NBC Universal Buys iVillage

NBC Universal yesterday purchased iVillage, an online site
devoted to women. The $600 million deal is the latest of a wave of
traditional media companies lured by increasing online users and
advertisers.

The sale, expected to be finalized in the second half of 2006 by
regulators and shareholders, will boost the entertainment company’s digital income to $200 million, according to NBC, which already owns online sites such as MSNBC.com, CNBC and Lifetime.

More than 14 million users visit iVillage, which
offers information on health, beauty and entertainment.

“We’re engaged in a company-wide effort to maximize our position on
the Web,” Bob Wright, chairman and CEO of NBC Universal, said on a webcast. “IVillage is a real
centerpiece in that. They know how to create and sustain communities. We know how to create great content.”

According to a recent report by Pew Internet & American Life Project, more women than men are online. Eighty-nine percent of women 18 to 29 years old use the Internet, compared to 80 percent of men in the same age group, according
to the research firm.

“As this transaction demonstrates, we are committed to delivering
content to consumers through distribution systems both traditional and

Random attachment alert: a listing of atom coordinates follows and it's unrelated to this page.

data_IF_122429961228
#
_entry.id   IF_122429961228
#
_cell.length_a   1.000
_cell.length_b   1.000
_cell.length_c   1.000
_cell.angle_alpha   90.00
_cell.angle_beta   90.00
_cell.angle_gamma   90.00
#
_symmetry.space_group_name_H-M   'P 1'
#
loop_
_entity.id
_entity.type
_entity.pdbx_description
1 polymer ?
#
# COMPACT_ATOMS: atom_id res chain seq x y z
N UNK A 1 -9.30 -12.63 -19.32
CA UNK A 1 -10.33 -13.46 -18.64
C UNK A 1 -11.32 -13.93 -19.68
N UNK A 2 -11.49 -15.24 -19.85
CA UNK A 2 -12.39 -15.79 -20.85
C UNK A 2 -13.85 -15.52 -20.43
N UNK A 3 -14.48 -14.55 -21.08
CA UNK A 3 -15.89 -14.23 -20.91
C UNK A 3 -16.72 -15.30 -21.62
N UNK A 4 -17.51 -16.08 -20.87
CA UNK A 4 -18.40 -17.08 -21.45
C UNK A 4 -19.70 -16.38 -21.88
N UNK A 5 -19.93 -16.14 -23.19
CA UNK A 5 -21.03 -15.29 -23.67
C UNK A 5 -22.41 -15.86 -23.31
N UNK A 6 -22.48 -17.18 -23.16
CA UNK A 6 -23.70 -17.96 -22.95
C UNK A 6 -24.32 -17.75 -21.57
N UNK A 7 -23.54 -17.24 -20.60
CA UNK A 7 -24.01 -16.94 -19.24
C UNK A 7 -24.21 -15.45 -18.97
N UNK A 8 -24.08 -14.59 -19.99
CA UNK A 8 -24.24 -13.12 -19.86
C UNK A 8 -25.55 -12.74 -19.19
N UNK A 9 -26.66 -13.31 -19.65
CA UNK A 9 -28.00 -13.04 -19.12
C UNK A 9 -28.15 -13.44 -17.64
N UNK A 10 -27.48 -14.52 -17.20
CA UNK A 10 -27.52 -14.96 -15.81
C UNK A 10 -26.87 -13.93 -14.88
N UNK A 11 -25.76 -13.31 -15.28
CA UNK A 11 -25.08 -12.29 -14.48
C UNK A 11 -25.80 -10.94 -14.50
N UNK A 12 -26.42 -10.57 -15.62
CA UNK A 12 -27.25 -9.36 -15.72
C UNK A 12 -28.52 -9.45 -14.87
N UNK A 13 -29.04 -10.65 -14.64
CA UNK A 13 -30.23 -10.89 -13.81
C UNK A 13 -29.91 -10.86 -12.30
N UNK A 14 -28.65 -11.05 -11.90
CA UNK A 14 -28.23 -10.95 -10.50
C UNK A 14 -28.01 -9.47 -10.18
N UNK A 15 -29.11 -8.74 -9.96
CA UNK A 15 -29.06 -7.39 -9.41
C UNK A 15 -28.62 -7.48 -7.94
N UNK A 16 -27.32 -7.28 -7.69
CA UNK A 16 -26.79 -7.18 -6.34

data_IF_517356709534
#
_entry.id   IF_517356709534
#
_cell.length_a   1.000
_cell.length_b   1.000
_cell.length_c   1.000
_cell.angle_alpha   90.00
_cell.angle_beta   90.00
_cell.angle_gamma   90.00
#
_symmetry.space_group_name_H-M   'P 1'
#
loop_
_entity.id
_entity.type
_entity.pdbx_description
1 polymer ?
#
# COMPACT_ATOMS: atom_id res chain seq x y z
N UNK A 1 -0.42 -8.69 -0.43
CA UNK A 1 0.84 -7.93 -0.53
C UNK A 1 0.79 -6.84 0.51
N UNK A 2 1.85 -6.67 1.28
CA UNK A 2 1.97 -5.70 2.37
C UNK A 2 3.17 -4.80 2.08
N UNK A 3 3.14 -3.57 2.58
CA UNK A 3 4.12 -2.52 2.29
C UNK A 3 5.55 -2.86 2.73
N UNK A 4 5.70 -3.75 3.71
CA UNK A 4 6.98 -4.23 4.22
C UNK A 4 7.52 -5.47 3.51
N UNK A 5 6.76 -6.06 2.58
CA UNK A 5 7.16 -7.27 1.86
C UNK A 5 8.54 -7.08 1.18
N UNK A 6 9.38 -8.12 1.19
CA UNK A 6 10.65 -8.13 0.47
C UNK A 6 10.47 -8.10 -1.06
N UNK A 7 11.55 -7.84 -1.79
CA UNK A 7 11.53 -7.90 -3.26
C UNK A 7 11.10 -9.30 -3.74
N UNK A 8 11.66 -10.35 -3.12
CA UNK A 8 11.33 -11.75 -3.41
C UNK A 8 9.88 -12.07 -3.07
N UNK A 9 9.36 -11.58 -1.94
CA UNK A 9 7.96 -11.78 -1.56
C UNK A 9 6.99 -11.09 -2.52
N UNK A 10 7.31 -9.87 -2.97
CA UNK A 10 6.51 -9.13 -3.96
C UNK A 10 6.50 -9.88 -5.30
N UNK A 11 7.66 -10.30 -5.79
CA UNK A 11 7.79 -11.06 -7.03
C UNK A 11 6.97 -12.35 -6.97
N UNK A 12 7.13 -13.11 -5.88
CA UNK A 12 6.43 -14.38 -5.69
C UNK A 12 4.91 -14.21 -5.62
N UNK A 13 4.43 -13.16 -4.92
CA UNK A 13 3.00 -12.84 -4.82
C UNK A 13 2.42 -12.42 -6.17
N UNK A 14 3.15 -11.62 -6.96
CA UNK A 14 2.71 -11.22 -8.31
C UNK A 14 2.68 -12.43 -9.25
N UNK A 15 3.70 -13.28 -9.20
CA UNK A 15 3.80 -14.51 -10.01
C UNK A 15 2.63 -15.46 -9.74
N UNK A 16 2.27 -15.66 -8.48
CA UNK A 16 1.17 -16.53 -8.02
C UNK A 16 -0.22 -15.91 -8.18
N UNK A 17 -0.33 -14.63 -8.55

news,” said Wright, who is also General Electric’s vice chairman and executive officer. NBC is 80 percent owned by General Electric.

As internetnews.com has previously reported, NBC began
broadcasting
episodes of “NBC Nightly News” in November. That webcast joins other video
clips from “Today,” “Dateline,” and “Meet the Press.” CBS has teamed
with Yahoo to stream some of its broadcasts.

The iVillage deal is the latest in a handful of online acquisitions by
traditional media firms.

In July, Rupert
Murdoch’s News Corp paid $580 million for Intermix Media, which operates MySpace.com, a popular online community site.

Also last year, The New York Times Company purchased About.com for $410 million. The newspaper said it would use the online
property to extend its Internet reach and advertising, internetnews.com
previously reported.

Combining About.com’s 22 million monthly visits with the New York
Times Company’s 13 million users transformed it into the 12th-largest
Internet property, according to Nielsen//NetRatings.

The agreement is a recognition of two trends affecting NBC’s
audience, according to Gartner analyst, Andrew Frank.

First, the
Internet has acquired a much greater percentage of consumer attention.
“Where eyeballs go, so goes media,” said Frank.

The rise of broadband usage makes video, audio and other content more
practical, according to the analyst. There are 30 million broadband
users today with 60 million expected by 2009, according to In-Stat
analyst Gerry Kaufhold.

The rush to capture online communities is “a little bit of trendiness
and herd behavior,” said Frank, who added that Murdoch’s acquisition of Myspace.com was a “wake-up call” for many.

While community portals such as iVillage and MySpace could extend
the reach of traditional media, said Frank, it isn’t known whether these sites can go beyond being an additional audience to a major force.

Although the trend of traditional media expanding into online
communities is growing, “it’ll be quite some time before things settle
down.”

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